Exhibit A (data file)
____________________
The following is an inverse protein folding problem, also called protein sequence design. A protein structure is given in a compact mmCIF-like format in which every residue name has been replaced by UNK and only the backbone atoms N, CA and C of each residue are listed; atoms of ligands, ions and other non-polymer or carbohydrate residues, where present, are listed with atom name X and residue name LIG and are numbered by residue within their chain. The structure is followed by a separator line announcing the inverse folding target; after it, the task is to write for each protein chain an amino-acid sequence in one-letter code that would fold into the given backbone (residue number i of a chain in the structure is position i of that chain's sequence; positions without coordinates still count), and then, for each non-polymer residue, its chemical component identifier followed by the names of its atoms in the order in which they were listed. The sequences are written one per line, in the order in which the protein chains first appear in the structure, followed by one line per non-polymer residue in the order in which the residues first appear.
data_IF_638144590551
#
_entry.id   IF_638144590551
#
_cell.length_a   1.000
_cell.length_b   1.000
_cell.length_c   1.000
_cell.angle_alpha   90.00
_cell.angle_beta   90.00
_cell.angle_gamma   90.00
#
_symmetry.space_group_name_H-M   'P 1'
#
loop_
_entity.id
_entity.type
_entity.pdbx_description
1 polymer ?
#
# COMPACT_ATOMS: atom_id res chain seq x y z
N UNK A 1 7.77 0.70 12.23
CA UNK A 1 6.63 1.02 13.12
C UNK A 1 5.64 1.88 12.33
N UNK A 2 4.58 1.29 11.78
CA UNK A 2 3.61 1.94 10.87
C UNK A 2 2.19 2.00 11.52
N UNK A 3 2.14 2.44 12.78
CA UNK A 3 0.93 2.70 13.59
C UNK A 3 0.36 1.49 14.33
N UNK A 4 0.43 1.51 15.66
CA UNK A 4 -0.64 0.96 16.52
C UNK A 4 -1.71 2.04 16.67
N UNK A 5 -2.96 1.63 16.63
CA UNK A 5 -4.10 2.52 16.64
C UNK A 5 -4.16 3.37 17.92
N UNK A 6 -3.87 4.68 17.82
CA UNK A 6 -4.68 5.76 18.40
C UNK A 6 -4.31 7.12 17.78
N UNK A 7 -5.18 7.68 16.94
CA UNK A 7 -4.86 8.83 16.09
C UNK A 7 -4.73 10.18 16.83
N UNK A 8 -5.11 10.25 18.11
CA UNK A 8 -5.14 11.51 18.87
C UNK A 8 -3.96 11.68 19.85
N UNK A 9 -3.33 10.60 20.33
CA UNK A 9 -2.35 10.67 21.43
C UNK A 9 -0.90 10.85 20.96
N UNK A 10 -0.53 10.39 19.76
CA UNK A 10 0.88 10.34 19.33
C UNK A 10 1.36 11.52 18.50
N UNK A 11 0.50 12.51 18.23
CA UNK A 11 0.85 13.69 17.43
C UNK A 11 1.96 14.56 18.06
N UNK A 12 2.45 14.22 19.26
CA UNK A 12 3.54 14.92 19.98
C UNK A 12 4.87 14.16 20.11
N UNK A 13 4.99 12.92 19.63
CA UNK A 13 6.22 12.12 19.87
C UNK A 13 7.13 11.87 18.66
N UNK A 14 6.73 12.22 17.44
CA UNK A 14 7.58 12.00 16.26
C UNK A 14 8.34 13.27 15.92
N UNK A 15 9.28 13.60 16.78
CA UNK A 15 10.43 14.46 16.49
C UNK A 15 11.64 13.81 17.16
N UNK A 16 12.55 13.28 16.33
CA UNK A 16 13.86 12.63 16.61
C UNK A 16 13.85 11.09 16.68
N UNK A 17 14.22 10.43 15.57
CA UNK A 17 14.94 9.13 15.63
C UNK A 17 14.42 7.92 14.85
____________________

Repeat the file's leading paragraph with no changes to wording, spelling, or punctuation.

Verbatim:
The following is an inverse protein folding problem, also called protein sequence design. A protein structure is given in a compact mmCIF-like format in which every residue name has been replaced by UNK and only the backbone atoms N, CA and C of each residue are listed; atoms of ligands, ions and other non-polymer or carbohydrate residues, where present, are listed with atom name X and residue name LIG and are numbered by residue within their chain. The structure is followed by a separator line announcing the inverse folding target; after it, the task is to write for each protein chain an amino-acid sequence in one-letter code that would fold into the given backbone (residue number i of a chain in the structure is position i of that chain's sequence; positions without coordinates still count), and then, for each non-polymer residue, its chemical component identifier followed by the names of its atoms in the order in which they were listed. The sequences are written one per line, in the order in which the protein chains first appear in the structure, followed by one line per non-polymer residue in the order in which the residues first appear.